They have to do the heavy lifting or get out of the weight room.
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Here's how it'll work: Frank and Zelda are healthy when they turn 65 and get their $8,000 per year voucher and buy health insurance. Frank has chest pain diagnosed as unstable angina and a mild heart attack when he's 66. His premiums go up and they dig into their savings to make up the difference.

The following year, Zelda is diagnosed with breast cancer, undergoes a mastectomy, radiation therapy and chemotherapy. Their premiums double but they have enough savings to cover it for a while. The years go on and Frank develops vascular dementia and has some cognitive difficulties. Zelda has never managed their finances and has always deferred to Frank for those decisions.

At age 72 Frank decides that they cannot afford health insurance anymore and stops paying the premiums. Their kids are not involved and Frank does not include them in the decision. Six months later Zelda has a recurrence of the breast cancer and the doctor recommends placement of a port-a-cath and six cycles of chemotherapy.

Upon reviewing Zelda's insurance coverage, the oncologist's and surgeon's offices notice that there is no active policy and Frank has stated that they do not have enough savings to pay the several thousands of dollars in initial costs. Both physicians are willing to donate their services, but costs will be staggering for the operating room, the chemotherapy, nursing care, laboratory studies, xrays, and CT scans.

Social service is consulted and paperwork is started to see if Zelda qualifies for Medicaid. She does qualify, but her assets-- their house and IRA account-- must be spent down by a certain percentage to cover some of the medical costs. During this application, Zelda's care is delayed for two weeks and the surgeon will not get paid for another 90 days.

Frank has become distraught that his wife has a terminal illness, their assets are being spent, and he has guilt that his poor decision-making has worsened this calamity. His chest pain recurs. Frank neglects to seek medical attention because of his lack of insurance, the lack of available funds and his shame for his part in the situation.

Two weeks later, Frank has had a massive myocardial infarction and is admitted to the ICU. While Zelda keeps vigil in the ICU she neglects two cycles of her chemotherapy. Three weeks later she is diagnosed with lung metastases.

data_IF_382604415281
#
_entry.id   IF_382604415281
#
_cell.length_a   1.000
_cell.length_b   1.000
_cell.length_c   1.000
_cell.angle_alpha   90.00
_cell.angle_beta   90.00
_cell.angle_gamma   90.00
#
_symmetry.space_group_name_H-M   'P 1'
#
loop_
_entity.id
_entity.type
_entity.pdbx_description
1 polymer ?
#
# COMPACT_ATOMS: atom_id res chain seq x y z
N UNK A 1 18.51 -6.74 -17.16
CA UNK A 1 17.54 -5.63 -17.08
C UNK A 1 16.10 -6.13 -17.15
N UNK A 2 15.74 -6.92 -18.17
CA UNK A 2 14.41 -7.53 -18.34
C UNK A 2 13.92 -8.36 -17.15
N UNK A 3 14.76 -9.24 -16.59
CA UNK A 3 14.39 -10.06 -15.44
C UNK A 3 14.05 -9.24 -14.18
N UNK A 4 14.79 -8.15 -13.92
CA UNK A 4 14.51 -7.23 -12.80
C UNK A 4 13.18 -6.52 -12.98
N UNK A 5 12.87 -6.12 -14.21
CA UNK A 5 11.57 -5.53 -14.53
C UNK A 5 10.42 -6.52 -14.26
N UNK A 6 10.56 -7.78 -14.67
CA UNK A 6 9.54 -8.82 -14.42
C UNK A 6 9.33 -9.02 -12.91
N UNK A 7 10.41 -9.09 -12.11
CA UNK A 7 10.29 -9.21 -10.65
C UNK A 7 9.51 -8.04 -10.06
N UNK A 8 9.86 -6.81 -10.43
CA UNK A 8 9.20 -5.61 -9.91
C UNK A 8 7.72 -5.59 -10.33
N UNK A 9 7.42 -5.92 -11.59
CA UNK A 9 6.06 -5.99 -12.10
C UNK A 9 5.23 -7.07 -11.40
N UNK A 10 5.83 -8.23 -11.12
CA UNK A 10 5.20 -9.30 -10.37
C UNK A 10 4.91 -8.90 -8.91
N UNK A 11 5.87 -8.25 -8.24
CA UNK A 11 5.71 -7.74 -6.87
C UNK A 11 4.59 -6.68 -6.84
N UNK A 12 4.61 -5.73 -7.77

If you think this scenario is far-fetched, then you know nothing about delivering health care.

MY COMMENT: Vouchers seem like a good idea, but in practice I cannot fathom how seniors would be able to navigate the health insurance morass with any skill. Evening news shows would be chock full of commercials for Vouchercare with former Congressmen and Paul Ryan's mother touting these private insurance products. 

The final cost to taxpayers will be increased when you factor in all the "free" care and the need for Medicaid to mop up after all the uninsured seniors floating around. And the stress put on families would be immense. No modern industrialized nation treats seniors in this manner, and my hunch is that neither Romney nor Ryan would be in favor of this plan when it came to it's implementation. If it were a panacea, they would want it now.

Thursday, October 11, 2012

Monday, October 08, 2012

Preventing Unintended Pregnancies by Providing No-Cost Contraception



Significant reductions in both teen pregnancies and abortion were accomplished by providing comprehensive contraception counseling and the reversible birth control method of choice.

From Obstetrics and Gynecology (the Green Journal):

OBJECTIVE: To promote the use of long-acting reversible contraceptive (LARC) methods (intrauterine devices [IUDs] and implants) and provide contraception at no cost to a large cohort of participants in an effort to reduce unintended pregnancies in our region.